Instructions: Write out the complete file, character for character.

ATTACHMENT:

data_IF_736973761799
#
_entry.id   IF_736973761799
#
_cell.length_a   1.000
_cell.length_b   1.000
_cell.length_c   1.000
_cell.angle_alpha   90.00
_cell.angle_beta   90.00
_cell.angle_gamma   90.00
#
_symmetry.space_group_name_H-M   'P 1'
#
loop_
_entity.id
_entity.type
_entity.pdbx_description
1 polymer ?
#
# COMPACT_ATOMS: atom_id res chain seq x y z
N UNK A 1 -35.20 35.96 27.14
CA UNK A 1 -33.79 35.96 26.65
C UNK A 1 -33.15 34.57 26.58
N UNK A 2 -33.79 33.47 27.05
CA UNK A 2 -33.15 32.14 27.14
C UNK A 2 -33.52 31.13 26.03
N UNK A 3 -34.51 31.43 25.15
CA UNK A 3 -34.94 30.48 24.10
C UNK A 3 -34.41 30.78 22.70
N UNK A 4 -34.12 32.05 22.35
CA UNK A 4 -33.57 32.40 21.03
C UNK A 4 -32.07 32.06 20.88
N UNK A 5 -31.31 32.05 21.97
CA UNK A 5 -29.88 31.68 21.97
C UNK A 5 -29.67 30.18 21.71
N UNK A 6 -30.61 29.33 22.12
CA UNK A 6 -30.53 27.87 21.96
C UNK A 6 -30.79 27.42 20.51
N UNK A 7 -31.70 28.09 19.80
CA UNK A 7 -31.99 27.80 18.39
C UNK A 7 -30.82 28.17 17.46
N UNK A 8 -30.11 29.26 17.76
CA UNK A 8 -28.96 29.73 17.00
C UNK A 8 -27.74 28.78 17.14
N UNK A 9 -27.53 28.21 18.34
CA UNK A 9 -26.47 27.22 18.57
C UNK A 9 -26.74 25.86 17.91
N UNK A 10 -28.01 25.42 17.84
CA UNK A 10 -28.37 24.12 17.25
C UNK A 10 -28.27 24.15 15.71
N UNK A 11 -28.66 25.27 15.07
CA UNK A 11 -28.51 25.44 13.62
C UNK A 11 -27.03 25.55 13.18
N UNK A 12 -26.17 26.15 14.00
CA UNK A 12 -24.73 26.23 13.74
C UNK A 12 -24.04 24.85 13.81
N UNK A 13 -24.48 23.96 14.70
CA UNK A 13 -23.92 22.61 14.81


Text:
data_IF_736973761799
#
_entry.id   IF_736973761799
#
_cell.length_a   1.000
_cell.length_b   1.000
_cell.length_c   1.000
_cell.angle_alpha   90.00
_cell.angle_beta   90.00
_cell.angle_gamma   90.00
#
_symmetry.space_group_name_H-M   'P 1'
#
loop_
_entity.id
_entity.type
_entity.pdbx_description
1 polymer ?
#
# COMPACT_ATOMS: atom_id res chain seq x y z
N UNK A 1 -35.20 35.96 27.14
CA UNK A 1 -33.79 35.96 26.65
C UNK A 1 -33.15 34.57 26.58
N UNK A 2 -33.79 33.47 27.05
CA UNK A 2 -33.15 32.14 27.14
C UNK A 2 -33.52 31.13 26.03
N UNK A 3 -34.51 31.43 25.15
CA UNK A 3 -34.94 30.48 24.10
C UNK A 3 -34.41 30.78 22.70
N UNK A 4 -34.12 32.05 22.35
CA UNK A 4 -33.57 32.40 21.03
C UNK A 4 -32.07 32.06 20.88
N UNK A 5 -31.31 32.05 21.97
CA UNK A 5 -29.88 31.68 21.97
C UNK A 5 -29.67 30.18 21.71
N UNK A 6 -30.61 29.33 22.12
CA UNK A 6 -30.53 27.87 21.96
C UNK A 6 -30.79 27.42 20.51
N UNK A 7 -31.70 28.09 19.80
CA UNK A 7 -31.99 27.80 18.39
C UNK A 7 -30.82 28.17 17.46
N UNK A 8 -30.11 29.26 17.76
CA UNK A 8 -28.96 29.73 17.00
C UNK A 8 -27.74 28.78 17.14
N UNK A 9 -27.53 28.21 18.34
CA UNK A 9 -26.47 27.22 18.57
C UNK A 9 -26.74 25.86 17.91
N UNK A 10 -28.01 25.42 17.84
CA UNK A 10 -28.37 24.12 17.25
C UNK A 10 -28.27 24.15 15.71
N UNK A 11 -28.66 25.27 15.07
CA UNK A 11 -28.51 25.44 13.62
C UNK A 11 -27.03 25.55 13.18
N UNK A 12 -26.17 26.15 14.00
CA UNK A 12 -24.73 26.23 13.74
C UNK A 12 -24.04 24.85 13.81
N UNK A 13 -24.48 23.96 14.70
CA UNK A 13 -23.92 22.61 14.81